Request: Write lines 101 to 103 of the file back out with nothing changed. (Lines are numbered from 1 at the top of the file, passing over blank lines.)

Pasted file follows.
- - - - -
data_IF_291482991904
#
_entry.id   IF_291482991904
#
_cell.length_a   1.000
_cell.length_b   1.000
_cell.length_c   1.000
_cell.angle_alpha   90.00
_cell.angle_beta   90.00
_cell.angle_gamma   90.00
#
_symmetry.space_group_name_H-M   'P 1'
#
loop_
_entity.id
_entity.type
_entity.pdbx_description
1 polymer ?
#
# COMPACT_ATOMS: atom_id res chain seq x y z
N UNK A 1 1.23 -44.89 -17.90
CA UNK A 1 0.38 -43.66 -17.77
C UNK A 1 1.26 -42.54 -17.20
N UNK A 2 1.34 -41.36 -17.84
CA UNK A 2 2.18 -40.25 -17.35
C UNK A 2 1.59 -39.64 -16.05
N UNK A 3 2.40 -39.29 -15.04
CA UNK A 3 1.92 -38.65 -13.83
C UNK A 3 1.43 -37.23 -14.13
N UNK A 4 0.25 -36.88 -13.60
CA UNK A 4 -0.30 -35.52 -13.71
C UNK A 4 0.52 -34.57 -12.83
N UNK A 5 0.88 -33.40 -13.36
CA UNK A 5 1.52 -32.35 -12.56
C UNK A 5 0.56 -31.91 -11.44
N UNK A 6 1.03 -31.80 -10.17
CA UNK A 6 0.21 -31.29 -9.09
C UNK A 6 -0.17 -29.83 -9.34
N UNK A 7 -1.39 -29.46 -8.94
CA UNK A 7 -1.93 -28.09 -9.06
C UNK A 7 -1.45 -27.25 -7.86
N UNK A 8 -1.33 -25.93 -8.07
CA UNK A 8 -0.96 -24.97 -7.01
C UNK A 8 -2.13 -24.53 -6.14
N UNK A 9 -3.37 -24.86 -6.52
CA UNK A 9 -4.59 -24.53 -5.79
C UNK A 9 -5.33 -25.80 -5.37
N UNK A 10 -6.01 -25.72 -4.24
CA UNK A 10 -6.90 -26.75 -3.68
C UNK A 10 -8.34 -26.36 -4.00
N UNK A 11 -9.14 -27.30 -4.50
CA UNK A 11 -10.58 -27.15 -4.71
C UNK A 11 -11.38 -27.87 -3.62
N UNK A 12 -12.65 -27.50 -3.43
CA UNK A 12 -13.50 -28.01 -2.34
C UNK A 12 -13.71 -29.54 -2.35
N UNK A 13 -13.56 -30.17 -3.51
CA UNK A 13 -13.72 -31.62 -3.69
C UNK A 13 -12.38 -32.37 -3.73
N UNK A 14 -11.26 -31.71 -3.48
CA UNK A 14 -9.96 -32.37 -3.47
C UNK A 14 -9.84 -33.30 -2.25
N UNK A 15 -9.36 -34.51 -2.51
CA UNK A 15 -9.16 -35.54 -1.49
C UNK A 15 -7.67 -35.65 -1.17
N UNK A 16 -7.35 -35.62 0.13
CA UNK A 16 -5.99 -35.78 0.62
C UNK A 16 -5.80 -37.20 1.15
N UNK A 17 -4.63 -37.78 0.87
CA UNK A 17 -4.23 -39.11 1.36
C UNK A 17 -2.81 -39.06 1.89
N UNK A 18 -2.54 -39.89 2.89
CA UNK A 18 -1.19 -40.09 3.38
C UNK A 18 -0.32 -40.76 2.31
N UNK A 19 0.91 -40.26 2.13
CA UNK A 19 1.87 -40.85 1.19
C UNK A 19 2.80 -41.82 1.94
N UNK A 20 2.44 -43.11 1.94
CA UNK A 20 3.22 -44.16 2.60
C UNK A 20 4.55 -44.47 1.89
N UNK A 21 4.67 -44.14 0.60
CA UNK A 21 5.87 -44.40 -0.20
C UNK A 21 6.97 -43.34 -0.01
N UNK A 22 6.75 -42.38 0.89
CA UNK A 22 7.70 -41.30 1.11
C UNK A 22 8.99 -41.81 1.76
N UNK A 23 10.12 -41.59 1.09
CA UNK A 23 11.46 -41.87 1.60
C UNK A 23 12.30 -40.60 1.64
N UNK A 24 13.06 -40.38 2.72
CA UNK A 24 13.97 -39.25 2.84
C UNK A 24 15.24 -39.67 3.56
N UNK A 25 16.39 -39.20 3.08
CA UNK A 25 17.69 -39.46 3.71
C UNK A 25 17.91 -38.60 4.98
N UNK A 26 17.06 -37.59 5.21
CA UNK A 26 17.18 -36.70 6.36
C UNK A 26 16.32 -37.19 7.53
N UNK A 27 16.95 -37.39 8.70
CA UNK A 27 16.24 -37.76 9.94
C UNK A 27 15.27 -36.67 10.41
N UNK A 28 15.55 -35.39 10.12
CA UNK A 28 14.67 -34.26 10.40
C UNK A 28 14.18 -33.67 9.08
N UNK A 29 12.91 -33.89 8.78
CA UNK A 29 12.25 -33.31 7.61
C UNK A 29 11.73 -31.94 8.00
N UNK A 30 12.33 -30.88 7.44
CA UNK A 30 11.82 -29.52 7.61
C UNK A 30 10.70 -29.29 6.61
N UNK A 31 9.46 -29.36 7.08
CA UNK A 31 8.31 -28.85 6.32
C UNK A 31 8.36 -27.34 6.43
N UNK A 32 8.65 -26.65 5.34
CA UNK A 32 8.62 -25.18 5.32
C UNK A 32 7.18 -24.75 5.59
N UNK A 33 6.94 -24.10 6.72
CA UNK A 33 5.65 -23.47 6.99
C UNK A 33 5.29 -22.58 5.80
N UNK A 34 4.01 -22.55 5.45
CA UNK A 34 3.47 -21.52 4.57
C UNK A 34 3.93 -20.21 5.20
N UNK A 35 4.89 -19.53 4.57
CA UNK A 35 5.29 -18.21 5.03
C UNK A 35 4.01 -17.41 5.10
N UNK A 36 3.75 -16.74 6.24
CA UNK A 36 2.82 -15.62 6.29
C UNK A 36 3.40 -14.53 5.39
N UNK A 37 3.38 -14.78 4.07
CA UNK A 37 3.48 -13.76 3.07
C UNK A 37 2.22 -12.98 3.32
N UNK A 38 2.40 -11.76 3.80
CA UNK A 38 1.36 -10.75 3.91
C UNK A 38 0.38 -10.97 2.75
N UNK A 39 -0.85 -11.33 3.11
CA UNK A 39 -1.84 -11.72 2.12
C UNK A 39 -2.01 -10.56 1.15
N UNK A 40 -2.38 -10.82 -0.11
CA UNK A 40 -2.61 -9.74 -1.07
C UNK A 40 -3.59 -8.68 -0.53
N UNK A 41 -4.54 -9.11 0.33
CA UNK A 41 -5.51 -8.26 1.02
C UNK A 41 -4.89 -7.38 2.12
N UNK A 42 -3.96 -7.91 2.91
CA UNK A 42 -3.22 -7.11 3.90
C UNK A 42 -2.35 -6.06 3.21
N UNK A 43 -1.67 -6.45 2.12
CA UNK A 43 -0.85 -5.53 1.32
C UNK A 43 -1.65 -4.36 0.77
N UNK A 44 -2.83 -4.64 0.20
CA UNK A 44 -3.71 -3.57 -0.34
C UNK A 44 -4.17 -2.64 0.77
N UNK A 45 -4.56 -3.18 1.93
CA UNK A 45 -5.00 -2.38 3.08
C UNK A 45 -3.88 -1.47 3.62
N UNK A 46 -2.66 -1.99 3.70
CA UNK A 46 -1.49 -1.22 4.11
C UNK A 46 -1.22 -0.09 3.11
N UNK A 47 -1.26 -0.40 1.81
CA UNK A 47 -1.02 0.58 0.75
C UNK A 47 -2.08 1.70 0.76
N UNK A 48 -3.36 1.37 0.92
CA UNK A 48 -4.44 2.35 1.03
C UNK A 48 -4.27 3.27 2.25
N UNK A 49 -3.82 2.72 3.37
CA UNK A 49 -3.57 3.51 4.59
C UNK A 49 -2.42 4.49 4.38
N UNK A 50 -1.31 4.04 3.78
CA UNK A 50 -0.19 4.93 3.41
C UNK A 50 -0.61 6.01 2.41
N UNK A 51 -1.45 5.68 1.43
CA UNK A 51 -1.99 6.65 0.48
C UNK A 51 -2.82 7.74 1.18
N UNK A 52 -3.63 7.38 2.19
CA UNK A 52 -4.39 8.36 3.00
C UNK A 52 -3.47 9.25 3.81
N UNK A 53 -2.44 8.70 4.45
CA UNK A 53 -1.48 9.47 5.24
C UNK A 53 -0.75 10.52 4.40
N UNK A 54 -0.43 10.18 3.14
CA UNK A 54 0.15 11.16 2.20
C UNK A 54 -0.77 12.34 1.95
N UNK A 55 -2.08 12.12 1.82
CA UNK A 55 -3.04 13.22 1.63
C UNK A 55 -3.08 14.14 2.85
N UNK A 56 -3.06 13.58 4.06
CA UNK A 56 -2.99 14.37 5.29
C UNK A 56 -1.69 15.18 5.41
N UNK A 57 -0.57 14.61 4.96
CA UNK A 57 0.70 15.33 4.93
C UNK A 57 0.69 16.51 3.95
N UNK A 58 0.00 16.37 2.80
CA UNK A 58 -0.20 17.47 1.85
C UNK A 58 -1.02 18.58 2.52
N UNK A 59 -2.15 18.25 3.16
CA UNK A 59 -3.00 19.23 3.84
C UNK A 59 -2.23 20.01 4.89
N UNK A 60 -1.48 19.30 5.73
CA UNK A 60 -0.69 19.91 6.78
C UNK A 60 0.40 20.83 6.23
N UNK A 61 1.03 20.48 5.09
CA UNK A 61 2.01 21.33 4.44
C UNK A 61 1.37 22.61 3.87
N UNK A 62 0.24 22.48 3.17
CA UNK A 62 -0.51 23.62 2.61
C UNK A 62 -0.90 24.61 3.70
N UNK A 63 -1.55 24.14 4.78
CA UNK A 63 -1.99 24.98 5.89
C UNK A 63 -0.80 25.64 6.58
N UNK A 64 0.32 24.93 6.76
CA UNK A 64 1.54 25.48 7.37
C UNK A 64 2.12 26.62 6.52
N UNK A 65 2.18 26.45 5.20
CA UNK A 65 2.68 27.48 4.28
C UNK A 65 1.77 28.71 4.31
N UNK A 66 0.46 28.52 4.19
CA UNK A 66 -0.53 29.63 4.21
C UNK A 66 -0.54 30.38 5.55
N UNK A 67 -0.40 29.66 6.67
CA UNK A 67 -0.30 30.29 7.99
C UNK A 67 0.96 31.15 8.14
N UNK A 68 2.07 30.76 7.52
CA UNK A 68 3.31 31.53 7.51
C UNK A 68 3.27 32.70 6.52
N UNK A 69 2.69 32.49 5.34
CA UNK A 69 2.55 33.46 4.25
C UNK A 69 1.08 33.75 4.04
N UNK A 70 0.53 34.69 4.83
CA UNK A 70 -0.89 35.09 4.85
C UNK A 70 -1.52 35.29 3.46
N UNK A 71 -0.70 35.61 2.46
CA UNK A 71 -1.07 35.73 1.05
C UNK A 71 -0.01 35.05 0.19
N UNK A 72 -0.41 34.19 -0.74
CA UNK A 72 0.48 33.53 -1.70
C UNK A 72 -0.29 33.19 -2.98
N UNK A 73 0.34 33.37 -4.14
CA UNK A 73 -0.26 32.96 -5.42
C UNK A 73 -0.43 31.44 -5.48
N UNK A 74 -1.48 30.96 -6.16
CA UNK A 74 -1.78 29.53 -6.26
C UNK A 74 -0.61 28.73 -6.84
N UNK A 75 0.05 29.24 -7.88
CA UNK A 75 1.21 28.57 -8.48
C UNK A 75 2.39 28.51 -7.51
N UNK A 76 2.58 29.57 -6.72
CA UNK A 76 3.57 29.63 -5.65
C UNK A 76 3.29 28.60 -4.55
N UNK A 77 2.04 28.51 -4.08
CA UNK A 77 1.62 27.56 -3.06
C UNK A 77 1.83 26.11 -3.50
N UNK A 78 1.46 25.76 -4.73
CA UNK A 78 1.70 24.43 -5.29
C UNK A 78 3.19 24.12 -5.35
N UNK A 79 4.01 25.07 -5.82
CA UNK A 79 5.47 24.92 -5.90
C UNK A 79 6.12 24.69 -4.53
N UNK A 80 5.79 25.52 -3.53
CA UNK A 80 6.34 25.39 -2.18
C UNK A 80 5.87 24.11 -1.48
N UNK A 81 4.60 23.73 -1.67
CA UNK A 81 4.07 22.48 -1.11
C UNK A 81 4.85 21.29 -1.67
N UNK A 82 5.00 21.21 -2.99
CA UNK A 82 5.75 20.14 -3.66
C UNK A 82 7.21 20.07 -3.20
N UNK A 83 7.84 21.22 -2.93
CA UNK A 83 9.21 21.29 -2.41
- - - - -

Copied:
C UNK A 27 15.27 -36.67 10.41
N UNK A 28 15.55 -35.39 10.12
CA UNK A 28 14.67 -34.26 10.40